“Water is our most precious resource. Clean, healthy water supports life. It protects ecosystems and ensures the essential diversity of plants and wildlife. It nourishes our planet.”
It was the summer of ‘69. The summer of Woodstock, Apollo 11, Abbey Road, and the Miracle Mets. It was also the summer the polluted, oil-slimed Cuyahoga River caught fire. The blaze stoked a nation’s fury and galvanized the nascent environmental movement across America.
The river connecting Lake Erie to Cleveland, Ohio had become so polluted that by June of ‘69 it looked and smelled like an open, flowing septic tank. The Cuyahoga was a toxic dumping ground; a noxious stew of industrial waste and discarded junk; a grotesque monument to carelessness and neglect.
The river was so contaminated that few were surprised when an oil slick ignited on the water’s surface, sending flames shooting five stories into the air and setting two railroad trestles ablaze. It marked the 13th time the river had caught fire. It wasn’t even the biggest, most spectacular blaze out of the 13 that had erupted on the Cuyahoga since the 1800s, but it was the one that had the deepest, most meaningful impact.
Public anger over the Cuyahoga’s condition and pollution in nearby Lake Erie rose to a boiling point that summer. It marked a turning point, helping to fuel a new era in environmental protection. The outrage led to the creation of the EPA and the passage of the National Environmental Policy Act in 1970, the Clean Water Act in 1972, and the Safe Drinking Water Act in 1974. It inspired the first Earth Day. And it energized Americans to embrace the environmental movement and demand action to protect the planet.
Fifty years later, the Clean Water Act is credited with bringing America’s rivers, lakes, and streams back to life. It sets standards aimed at preventing and eliminating pollution in U.S. waterways. Its stated purpose is to “restore and maintain the chemical, physical, and biological integrity of the nation’s waters.” The Clean Water Act has been hailed by environmentalists and championed by presidents and policymakers. But it is not enough.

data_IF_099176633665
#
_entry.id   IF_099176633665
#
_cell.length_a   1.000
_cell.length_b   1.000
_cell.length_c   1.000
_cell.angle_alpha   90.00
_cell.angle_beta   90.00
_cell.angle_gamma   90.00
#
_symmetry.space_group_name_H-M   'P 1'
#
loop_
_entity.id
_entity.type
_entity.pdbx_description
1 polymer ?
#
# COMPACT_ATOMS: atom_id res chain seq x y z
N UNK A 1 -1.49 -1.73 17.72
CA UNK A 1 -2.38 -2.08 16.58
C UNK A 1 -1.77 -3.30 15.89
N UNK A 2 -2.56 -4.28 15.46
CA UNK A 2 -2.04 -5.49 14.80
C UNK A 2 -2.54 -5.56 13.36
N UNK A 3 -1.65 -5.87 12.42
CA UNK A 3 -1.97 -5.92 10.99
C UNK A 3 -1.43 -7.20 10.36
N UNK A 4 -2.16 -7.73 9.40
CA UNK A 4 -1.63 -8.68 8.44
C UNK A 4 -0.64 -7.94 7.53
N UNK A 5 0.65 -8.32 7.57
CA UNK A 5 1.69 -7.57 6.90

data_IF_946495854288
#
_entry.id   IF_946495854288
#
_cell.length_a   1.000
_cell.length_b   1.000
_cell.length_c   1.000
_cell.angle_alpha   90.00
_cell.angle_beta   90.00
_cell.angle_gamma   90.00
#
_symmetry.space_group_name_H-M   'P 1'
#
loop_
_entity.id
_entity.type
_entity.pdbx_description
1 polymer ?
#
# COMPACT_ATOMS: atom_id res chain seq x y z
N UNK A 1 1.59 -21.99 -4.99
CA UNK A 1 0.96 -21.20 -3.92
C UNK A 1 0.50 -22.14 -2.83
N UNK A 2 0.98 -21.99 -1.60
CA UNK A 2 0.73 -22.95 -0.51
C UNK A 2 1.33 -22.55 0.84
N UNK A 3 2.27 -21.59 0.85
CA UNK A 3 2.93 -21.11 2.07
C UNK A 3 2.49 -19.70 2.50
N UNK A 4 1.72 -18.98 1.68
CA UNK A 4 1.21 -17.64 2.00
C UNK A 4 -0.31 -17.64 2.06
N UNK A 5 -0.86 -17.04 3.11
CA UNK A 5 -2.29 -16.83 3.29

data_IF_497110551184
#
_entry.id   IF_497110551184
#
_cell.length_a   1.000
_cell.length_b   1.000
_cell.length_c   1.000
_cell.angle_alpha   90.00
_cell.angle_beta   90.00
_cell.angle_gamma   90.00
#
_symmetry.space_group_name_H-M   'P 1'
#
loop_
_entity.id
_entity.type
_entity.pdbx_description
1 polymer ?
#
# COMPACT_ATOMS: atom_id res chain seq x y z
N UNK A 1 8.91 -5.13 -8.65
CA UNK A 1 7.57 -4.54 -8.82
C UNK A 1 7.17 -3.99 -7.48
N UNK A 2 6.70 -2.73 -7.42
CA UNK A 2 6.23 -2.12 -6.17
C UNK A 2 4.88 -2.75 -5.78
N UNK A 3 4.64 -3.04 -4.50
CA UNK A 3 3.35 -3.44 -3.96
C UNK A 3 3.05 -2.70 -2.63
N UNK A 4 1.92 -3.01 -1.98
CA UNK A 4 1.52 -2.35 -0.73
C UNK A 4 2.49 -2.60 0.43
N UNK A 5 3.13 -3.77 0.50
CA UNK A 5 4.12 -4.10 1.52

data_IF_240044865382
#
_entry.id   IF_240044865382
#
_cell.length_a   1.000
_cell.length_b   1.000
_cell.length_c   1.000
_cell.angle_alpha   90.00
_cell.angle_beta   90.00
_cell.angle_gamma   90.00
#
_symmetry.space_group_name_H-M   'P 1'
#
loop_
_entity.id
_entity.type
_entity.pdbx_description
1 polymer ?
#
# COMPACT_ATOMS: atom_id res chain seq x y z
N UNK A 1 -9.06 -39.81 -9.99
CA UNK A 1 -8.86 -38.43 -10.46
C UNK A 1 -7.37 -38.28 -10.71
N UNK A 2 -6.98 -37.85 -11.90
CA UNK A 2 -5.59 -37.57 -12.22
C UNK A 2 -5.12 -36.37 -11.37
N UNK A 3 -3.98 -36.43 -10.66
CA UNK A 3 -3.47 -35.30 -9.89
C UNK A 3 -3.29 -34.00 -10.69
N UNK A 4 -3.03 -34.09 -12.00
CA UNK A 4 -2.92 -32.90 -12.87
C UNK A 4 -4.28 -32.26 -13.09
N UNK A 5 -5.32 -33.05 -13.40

Too many of America’s waterways are being poisoned by toxic algae, the dreaded pea green slime that is smothering water bodies from coast to coast. Caused by a rapid eruption in microscopic cyanobacteria, algal blooms are choking aquatic ecosystems, sucking up oxygen, killing fish, and producing toxins that pose a danger to people and pets; putting drinking water supplies at risk, damaging local economies, and threatening livelihoods.
This pernicious menace is growing and getting worse with climate change. And it’s not getting enough attention. Or funding.
“There are real consequences to inaction,” said Eyal Harel, CEO, BlueGreen Water Technologies. “Our lakes and rivers are being choked by toxic algae. Cyanobacterial blooms are damaging sensitive ecosystems, rendering drinking water supplies unsafe. It is well past time to be concerned.”
To adequately address this threat, the U.S. needs a uniform, nationwide monitoring program overseen by a single federal agency. What exists now is a state-by-state patchwork of uneven, mostly voluntary reporting. NOAA’s harmful algal bloom tracking program is excellent, but it only covers certain problem areas.
“The Clean Water Act was enacted 50 years ago. It is time to pay attention, to step up the pace, and to finally get it done.”
A June 2022 GAO review of federal efforts to manage harmful algal blooms concluded a national program to guide these efforts is needed. In 1998,
NOAA and EPA created an interagency task force at the request of Congress to develop a plan for a comprehensive and coordinated response to harmful algal blooms. Yet after more than two decades of work, the nation still does not have the national program Congress mandated. What is the hold up?
“The Clean Water Act was enacted 50 years ago. It is time to pay attention, to step up the pace, and to finally get it done,” said Harel.
More than half a century after the fire on the Cuyahoga, the river is no longer the toxic cesspool it once was. The upper 25-mile stretch of the river has made a significant comeback and has earned status as an Ohio State Scenic River. But the other 75 miles still face challenges as one of the EPA’s 43 Great Lakes Areas of Concern. Efforts are underway to improve habitat for fish and wildlife and to restore connecting streams and stabilize the shoreline to reduce erosion, and to finally clean up the Cuyahoga once and for all.
As Americans celebrate National Water Quality Month this August, let us remember the lessons of the past. Water is our most precious resource. Clean, healthy water supports life. It protects ecosystems and ensures the essential diversity of plants and wildlife. It nourishes our planet, and we must protect it.